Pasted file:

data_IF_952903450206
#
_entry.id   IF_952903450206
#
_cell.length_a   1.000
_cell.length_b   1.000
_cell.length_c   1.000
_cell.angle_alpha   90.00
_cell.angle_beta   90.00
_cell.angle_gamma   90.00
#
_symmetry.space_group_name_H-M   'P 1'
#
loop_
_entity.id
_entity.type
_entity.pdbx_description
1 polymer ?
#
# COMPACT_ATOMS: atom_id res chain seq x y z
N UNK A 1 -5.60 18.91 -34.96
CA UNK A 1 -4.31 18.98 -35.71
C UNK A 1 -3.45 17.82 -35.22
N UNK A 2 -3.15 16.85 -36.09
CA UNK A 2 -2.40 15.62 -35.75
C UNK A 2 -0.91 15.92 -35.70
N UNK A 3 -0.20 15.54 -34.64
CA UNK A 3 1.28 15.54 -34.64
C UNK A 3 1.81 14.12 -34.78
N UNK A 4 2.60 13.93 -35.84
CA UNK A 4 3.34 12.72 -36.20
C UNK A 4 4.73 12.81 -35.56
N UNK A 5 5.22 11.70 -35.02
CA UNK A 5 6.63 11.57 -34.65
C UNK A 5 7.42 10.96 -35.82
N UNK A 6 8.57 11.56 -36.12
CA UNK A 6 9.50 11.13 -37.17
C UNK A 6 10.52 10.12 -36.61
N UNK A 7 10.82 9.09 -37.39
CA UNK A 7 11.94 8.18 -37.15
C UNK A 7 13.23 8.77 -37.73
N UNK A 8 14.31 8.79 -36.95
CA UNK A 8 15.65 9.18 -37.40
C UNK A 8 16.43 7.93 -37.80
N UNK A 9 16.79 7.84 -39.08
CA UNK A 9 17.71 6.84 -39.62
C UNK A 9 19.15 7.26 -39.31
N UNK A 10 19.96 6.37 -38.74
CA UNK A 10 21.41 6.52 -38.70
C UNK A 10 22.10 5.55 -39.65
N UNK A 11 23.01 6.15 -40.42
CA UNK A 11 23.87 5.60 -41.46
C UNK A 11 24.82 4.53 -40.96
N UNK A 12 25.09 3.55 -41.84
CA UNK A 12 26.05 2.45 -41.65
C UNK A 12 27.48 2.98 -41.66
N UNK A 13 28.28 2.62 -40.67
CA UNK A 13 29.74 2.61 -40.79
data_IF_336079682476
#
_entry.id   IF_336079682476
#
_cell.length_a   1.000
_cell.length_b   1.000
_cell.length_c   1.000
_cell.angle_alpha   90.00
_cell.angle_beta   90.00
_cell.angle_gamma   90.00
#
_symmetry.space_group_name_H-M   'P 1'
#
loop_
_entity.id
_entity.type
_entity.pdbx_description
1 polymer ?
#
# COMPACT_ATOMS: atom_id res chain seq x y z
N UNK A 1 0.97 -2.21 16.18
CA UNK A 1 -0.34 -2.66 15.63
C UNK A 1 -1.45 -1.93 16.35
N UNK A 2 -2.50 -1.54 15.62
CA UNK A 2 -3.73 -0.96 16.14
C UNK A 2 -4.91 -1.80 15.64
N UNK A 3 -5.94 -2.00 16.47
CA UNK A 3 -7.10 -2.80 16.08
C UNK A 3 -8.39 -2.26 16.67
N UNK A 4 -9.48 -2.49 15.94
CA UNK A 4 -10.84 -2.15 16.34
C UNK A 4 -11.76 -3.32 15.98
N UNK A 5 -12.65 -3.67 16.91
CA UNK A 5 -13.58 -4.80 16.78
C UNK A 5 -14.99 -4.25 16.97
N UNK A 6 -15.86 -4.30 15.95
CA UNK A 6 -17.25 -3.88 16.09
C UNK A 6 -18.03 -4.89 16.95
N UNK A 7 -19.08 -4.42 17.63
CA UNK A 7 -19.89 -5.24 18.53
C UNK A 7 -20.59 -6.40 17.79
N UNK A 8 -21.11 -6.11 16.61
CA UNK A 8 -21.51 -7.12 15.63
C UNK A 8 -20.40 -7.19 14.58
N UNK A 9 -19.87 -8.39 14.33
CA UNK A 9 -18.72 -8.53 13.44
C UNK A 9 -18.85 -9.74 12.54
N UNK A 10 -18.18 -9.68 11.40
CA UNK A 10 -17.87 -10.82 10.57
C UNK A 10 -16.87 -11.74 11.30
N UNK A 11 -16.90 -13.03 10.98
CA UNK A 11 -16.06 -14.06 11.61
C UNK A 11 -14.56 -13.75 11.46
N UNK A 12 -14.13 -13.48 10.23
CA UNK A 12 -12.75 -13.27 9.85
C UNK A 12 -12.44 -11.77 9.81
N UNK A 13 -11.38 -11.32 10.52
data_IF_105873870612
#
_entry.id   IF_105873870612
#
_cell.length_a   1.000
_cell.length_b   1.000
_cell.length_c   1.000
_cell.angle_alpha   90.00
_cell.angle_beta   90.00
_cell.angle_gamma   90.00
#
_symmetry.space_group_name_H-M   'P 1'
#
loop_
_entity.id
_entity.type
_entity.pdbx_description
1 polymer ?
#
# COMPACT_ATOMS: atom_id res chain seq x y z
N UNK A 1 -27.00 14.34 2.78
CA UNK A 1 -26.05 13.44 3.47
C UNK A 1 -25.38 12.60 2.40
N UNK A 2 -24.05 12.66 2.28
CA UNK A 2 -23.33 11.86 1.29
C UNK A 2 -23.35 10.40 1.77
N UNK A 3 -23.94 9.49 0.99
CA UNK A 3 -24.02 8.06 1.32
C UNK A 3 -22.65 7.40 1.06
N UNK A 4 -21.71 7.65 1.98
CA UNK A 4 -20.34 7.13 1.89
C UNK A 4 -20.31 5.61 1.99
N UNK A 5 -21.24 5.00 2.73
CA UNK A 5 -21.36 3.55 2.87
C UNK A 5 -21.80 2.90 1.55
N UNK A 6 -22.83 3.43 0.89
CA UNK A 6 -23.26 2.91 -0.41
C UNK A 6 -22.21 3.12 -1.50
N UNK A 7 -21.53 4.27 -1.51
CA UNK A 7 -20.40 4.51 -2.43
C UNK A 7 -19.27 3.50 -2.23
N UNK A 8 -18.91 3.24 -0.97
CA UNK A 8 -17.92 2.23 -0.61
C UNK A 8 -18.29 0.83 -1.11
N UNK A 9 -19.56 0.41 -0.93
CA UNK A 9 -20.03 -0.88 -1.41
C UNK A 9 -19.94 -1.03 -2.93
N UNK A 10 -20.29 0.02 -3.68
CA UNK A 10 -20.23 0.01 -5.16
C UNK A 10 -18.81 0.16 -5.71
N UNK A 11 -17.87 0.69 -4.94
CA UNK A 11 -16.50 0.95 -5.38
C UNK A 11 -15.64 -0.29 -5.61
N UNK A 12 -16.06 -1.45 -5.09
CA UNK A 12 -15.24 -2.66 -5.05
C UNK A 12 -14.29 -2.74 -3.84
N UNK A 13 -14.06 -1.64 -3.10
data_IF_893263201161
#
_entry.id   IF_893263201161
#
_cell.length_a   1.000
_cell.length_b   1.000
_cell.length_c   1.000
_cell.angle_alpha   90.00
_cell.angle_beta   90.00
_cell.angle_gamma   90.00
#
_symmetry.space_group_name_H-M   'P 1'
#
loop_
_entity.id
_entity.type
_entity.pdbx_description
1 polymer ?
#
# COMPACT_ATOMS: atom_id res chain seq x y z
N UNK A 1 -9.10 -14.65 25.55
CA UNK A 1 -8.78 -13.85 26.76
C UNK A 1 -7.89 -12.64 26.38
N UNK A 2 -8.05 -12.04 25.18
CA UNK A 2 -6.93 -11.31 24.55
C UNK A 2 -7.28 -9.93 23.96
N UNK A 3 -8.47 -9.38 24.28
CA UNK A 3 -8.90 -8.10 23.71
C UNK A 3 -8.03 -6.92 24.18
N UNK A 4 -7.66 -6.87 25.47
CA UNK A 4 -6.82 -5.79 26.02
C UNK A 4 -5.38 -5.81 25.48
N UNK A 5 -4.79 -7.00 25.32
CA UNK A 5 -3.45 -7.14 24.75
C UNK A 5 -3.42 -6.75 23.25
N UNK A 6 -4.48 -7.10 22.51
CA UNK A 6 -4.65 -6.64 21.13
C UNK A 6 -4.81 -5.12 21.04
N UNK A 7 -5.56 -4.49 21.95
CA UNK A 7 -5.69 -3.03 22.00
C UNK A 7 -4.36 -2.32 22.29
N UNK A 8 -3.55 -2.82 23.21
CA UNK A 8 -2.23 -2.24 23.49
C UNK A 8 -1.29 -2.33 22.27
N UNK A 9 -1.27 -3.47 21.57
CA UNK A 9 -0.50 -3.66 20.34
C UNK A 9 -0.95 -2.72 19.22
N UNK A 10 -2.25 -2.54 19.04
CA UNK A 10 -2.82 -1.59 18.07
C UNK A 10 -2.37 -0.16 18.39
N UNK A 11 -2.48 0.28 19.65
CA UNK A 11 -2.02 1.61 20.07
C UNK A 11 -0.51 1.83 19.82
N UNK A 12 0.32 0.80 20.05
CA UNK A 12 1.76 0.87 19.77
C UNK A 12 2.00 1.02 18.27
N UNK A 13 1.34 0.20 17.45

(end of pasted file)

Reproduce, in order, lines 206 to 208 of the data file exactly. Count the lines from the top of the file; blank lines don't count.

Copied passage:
CA UNK A 5 -3.45 -7.14 24.75
C UNK A 5 -3.42 -6.75 23.25
N UNK A 6 -4.48 -7.10 22.51